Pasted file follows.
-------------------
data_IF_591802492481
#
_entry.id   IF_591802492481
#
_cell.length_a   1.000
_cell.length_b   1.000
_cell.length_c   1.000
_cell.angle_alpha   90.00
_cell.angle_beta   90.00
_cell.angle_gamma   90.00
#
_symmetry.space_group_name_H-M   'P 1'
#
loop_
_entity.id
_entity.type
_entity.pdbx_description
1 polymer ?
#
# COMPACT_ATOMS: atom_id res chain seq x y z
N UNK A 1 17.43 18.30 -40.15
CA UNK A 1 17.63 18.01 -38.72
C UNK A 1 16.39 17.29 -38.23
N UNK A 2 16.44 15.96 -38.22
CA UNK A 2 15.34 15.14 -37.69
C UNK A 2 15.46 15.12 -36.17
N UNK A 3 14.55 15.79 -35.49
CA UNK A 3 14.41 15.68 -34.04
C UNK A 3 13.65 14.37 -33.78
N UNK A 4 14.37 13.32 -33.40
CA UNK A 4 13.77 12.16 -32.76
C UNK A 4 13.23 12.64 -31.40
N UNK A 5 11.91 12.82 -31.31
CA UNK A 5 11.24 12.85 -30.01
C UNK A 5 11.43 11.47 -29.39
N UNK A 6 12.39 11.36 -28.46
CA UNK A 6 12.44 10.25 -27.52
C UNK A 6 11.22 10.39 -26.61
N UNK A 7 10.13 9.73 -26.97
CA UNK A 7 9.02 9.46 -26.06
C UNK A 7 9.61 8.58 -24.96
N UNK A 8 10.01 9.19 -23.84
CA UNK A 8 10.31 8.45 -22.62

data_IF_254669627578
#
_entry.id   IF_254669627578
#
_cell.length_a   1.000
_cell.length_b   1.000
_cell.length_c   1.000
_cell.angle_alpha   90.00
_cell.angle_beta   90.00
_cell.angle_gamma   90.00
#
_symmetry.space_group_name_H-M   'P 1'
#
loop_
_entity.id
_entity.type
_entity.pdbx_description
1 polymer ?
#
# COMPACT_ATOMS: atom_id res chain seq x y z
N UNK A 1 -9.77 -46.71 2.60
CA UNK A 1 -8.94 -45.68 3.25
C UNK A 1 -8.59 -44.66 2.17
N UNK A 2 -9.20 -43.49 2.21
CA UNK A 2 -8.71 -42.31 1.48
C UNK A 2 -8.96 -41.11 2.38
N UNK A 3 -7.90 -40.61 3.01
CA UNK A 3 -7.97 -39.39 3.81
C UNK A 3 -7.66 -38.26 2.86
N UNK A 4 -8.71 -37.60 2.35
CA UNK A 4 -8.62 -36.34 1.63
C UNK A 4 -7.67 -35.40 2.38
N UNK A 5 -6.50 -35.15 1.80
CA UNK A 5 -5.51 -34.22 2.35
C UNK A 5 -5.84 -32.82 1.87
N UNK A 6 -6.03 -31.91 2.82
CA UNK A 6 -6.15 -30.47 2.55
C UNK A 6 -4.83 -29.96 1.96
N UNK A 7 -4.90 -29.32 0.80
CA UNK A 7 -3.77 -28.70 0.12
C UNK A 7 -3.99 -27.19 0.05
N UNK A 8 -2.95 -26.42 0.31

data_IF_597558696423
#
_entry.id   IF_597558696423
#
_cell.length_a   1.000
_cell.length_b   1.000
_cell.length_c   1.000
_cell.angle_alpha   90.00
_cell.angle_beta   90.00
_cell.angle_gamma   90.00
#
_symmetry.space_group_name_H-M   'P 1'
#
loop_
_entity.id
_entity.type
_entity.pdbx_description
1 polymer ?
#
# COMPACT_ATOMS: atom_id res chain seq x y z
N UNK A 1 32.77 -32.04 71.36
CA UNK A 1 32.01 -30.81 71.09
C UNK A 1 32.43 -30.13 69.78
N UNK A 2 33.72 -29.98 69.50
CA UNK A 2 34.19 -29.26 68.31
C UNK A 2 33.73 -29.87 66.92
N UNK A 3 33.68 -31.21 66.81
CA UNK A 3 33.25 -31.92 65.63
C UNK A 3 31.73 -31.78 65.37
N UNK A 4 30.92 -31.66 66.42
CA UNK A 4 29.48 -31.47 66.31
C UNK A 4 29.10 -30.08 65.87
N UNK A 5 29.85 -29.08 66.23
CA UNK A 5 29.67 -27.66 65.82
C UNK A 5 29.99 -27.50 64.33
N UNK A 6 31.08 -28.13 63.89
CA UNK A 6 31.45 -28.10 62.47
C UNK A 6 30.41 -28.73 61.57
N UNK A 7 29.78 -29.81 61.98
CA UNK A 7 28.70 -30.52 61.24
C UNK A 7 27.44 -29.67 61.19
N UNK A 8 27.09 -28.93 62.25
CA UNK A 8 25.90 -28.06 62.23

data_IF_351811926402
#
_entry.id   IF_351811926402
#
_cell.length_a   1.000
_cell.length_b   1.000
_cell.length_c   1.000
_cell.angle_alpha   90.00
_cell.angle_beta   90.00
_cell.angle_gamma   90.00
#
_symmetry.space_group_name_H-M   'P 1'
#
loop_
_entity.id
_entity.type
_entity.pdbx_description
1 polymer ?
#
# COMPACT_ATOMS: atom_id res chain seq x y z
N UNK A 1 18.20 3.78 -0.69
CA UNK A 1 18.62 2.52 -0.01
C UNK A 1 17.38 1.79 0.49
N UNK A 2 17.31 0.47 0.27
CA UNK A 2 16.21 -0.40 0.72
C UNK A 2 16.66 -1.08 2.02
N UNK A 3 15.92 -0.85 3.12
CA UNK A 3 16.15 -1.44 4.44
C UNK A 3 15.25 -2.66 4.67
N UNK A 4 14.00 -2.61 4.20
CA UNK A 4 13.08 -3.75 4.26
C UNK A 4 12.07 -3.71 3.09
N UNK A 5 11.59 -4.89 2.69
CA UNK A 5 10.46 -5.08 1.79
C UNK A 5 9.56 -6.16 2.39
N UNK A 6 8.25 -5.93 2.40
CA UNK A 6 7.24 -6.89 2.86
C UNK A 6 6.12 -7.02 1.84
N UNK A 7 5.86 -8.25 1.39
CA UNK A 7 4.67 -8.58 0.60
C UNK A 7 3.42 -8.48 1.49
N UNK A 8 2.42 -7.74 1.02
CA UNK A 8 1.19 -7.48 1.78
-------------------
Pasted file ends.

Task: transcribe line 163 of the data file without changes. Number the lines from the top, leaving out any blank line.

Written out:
C UNK A 5 9.56 -6.16 2.39